That said, Cardano is still in development and critical features, such as "smart contracts" that execute automatically when certain conditions are met, are only just rolling out. Competing networks such as Ethereum, Solana and others may wind up dominating the market, leaving little room for Cardano to grow.
Where can you buy Cardano?
Cardano is a widely circulated cryptocurrency, so you have several options if you choose to buy it. A common way to purchase cryptocurrency is on a centralized exchange.
Decentralized exchanges, where cryptocurrency is traded in peer-to-peer exchanges, are also an option that can carry lower costs. But these generally require more technical expertise and may be difficult for new users to navigate.
Of the platforms reviewed by NerdWallet, seven carry Cardano: Binance.us, Coinbase, Coinmama, Crypto.com, Kraken, SoFi and Webull.
» Ready to invest? Here are our picks for best bitcoin and cryptocurrency exchanges.
How do you pay for Cardano?
There are two main ways to pay for cryptocurrencies.
Cash: Most cryptocurrency exchanges accept fiat currency such as U.S. dollars. If you're a first-time investor or want to increase your overall exposure to cryptocurrencies by buying Cardano, you'll have to convert your cash into ADA.
Exchanges commonly accept ACH, or Automated Clearing House, transactions from banks, as well as wire transfers, debit cards and credit cards. However, be aware that using high-interest debt such as a credit card balance to buy cryptocurrency is especially risky. If your investments lose money, you could find yourself with significant interest payments and no way to pay back your principal.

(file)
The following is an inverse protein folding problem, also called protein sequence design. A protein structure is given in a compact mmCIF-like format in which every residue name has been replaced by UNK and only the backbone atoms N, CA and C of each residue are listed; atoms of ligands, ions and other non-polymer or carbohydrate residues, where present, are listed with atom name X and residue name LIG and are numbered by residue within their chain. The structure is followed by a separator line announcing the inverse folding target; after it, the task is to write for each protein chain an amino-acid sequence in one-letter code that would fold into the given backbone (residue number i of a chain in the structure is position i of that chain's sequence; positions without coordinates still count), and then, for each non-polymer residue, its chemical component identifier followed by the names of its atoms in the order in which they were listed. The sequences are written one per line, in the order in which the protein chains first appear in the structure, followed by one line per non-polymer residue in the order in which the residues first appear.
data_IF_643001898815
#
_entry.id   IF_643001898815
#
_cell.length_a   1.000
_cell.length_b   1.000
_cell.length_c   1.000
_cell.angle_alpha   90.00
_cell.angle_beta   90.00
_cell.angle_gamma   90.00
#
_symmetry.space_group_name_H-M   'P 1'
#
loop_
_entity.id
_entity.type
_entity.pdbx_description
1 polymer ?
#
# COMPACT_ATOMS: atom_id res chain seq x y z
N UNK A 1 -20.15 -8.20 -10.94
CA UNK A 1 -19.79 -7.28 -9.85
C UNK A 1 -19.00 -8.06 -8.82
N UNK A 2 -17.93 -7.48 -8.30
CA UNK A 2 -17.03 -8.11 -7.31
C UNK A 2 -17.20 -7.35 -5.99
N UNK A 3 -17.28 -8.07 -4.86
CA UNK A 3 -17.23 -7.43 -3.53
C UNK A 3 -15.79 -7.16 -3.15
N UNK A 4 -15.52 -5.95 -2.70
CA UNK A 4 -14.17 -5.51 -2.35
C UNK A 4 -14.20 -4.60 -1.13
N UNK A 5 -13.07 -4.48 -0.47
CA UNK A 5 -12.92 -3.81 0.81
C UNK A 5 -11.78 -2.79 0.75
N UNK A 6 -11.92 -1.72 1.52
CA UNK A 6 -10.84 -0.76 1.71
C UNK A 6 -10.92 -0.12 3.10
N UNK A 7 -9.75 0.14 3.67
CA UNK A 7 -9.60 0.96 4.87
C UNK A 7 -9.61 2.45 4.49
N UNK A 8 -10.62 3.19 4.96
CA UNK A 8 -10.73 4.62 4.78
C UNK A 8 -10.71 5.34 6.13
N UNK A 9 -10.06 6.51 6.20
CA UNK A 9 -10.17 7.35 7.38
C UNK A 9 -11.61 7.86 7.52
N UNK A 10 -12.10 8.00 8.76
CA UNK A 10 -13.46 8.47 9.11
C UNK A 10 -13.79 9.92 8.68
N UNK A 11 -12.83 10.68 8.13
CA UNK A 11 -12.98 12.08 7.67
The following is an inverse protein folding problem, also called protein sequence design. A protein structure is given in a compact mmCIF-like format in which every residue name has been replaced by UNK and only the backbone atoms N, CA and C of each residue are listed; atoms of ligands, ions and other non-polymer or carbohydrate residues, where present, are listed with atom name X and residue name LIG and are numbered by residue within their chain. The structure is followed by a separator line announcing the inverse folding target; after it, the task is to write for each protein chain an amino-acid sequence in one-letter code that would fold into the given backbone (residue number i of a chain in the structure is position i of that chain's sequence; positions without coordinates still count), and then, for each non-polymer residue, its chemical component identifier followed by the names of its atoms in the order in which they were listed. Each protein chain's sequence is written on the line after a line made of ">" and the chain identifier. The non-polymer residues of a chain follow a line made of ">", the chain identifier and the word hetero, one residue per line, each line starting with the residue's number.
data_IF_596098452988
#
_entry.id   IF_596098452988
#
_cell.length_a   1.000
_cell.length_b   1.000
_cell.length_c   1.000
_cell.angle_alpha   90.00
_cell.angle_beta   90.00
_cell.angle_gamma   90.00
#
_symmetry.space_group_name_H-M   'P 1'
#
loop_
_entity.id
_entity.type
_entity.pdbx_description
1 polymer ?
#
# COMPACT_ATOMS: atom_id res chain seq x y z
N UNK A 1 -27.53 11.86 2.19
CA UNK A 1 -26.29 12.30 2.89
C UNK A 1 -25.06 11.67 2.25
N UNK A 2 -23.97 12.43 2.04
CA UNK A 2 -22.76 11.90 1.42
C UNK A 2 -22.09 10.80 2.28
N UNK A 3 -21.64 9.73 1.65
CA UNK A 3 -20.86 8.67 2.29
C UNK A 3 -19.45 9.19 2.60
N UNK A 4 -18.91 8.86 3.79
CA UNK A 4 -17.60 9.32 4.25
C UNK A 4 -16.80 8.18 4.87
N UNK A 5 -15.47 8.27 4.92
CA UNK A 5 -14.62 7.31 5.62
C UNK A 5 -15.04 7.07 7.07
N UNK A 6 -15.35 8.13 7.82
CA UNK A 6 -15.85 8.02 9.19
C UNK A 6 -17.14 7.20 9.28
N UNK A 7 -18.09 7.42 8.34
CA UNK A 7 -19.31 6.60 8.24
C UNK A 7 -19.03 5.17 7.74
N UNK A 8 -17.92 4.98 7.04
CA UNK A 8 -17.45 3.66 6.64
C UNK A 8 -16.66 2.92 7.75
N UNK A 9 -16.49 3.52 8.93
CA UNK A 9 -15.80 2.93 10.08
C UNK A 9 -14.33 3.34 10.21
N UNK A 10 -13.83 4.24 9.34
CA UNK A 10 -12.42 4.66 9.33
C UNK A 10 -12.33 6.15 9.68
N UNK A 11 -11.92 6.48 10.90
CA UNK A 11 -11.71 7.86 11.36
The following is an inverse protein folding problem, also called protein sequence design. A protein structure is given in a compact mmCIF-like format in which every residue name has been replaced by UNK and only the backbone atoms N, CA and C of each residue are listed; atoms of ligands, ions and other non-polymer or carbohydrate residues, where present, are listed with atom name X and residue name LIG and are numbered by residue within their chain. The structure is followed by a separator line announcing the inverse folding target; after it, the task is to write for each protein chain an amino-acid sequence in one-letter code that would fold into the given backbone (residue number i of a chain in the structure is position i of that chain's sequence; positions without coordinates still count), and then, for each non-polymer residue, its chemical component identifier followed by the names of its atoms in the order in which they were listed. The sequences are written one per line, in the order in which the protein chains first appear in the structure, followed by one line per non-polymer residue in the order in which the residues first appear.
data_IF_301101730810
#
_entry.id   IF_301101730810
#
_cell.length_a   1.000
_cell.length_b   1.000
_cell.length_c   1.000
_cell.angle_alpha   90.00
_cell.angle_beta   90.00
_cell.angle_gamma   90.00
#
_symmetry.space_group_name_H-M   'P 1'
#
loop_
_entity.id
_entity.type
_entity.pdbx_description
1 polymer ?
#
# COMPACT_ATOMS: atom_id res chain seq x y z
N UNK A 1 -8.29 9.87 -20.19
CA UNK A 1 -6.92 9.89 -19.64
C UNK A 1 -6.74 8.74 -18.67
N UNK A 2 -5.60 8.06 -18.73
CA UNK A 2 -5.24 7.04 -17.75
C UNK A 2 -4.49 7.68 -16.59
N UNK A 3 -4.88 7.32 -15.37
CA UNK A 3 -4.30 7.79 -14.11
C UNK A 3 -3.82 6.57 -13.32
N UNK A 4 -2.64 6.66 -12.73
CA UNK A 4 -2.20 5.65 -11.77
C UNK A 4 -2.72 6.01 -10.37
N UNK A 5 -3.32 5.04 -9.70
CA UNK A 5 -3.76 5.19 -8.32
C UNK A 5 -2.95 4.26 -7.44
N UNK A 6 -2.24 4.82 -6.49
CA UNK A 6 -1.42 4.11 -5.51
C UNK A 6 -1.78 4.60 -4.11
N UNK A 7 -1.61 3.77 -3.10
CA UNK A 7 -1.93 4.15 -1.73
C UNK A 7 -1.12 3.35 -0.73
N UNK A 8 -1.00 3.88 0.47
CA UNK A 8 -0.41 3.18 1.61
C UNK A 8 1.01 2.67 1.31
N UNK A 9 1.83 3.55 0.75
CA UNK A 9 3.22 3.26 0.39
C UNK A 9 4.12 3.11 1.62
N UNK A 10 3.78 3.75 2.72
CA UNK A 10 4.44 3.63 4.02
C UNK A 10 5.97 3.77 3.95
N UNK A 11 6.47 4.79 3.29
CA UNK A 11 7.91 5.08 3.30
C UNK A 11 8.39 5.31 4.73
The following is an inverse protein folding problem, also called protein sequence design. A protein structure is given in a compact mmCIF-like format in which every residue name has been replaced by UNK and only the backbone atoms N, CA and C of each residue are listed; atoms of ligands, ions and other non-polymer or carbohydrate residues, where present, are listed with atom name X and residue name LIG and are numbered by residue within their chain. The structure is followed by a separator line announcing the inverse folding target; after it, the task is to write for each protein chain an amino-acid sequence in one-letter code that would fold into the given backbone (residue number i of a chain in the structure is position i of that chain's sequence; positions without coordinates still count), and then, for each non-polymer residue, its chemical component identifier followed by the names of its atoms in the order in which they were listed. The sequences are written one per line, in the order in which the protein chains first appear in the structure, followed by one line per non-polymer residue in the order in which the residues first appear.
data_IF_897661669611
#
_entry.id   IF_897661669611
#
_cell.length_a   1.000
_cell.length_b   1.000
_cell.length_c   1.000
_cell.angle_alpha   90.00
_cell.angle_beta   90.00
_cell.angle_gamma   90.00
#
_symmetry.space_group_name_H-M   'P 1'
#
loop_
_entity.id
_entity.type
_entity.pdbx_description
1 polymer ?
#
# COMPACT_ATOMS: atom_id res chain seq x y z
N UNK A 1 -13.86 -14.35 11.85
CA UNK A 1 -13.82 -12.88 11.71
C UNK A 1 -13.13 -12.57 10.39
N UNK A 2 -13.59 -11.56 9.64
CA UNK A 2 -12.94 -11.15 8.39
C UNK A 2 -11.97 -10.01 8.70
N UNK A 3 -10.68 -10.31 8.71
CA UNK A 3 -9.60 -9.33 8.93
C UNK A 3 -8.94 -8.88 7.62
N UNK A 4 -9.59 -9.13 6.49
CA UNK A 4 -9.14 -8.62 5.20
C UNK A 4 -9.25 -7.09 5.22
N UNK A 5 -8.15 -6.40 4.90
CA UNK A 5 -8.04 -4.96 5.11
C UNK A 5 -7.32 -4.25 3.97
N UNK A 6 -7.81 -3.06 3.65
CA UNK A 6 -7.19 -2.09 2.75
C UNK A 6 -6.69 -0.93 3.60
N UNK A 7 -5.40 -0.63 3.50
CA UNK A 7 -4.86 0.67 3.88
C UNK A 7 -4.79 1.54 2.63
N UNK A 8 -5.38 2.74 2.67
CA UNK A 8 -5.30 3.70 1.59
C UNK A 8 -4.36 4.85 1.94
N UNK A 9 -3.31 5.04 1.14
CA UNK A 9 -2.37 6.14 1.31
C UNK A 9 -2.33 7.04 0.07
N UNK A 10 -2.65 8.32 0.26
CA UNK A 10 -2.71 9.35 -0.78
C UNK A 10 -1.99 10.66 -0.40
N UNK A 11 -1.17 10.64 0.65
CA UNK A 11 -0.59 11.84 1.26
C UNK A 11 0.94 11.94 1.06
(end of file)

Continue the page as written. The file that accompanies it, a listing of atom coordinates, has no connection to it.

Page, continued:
Cryptocurrencies: Another option in many crypto marketplaces is to trade some of your existing digital assets for Cardano. Not all exchanges offer this option, so make sure you review the details for the platform you intend to use.
Trading existing cryptocurrencies may be an option if you're looking to diversify your crypto holdings without tying up more of your cash in the space. It can also reduce costs associated with converting cash into crypto in some marketplaces.
One factor to consider is that the relative values of cryptocurrencies (say, Bitcoin to Cardano) tend to fluctuate even more than their cash values. That might be OK if you're carefully observing the market and want to convert some of your gains into Cardano.